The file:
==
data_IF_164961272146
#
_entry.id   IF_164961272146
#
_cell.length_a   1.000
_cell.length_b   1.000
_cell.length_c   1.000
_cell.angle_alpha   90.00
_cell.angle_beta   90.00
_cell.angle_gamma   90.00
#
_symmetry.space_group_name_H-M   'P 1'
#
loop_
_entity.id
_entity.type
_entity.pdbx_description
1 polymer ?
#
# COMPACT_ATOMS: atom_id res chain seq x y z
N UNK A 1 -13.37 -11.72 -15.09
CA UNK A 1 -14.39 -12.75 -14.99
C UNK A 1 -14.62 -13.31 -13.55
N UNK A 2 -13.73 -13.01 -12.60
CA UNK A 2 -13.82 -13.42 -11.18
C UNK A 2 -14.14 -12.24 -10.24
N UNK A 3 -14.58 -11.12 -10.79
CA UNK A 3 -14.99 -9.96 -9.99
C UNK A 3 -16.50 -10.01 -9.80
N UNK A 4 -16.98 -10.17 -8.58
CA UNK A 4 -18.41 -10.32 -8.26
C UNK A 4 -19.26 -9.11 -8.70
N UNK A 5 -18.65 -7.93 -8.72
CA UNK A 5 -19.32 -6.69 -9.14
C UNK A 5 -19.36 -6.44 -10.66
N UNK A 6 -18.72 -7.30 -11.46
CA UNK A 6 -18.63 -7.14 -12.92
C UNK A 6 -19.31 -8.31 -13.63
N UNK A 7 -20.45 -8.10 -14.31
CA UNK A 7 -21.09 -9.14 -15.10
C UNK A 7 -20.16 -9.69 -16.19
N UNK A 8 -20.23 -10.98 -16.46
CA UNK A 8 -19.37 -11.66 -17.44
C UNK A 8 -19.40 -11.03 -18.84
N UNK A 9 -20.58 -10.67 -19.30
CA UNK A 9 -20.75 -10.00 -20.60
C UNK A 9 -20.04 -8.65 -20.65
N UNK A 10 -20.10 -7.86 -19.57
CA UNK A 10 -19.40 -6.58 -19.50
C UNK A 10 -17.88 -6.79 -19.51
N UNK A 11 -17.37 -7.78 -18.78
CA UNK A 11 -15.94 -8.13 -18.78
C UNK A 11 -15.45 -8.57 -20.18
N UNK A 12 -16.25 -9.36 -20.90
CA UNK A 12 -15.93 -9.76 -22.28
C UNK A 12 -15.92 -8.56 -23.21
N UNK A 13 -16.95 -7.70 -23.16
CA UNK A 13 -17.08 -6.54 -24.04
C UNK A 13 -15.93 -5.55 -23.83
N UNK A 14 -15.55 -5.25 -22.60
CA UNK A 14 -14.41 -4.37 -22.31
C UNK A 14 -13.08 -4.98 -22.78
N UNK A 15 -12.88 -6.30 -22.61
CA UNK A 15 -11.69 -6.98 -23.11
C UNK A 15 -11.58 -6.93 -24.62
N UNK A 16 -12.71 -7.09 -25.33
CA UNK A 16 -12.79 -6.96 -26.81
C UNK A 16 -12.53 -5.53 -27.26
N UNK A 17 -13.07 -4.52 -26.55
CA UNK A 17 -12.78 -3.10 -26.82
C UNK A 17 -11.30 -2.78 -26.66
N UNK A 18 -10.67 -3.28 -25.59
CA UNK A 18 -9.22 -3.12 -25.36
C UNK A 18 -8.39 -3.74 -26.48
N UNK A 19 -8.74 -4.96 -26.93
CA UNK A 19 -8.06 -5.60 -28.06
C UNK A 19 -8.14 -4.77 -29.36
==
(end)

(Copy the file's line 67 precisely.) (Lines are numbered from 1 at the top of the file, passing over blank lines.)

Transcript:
CA UNK A 16 -12.79 -6.96 -26.81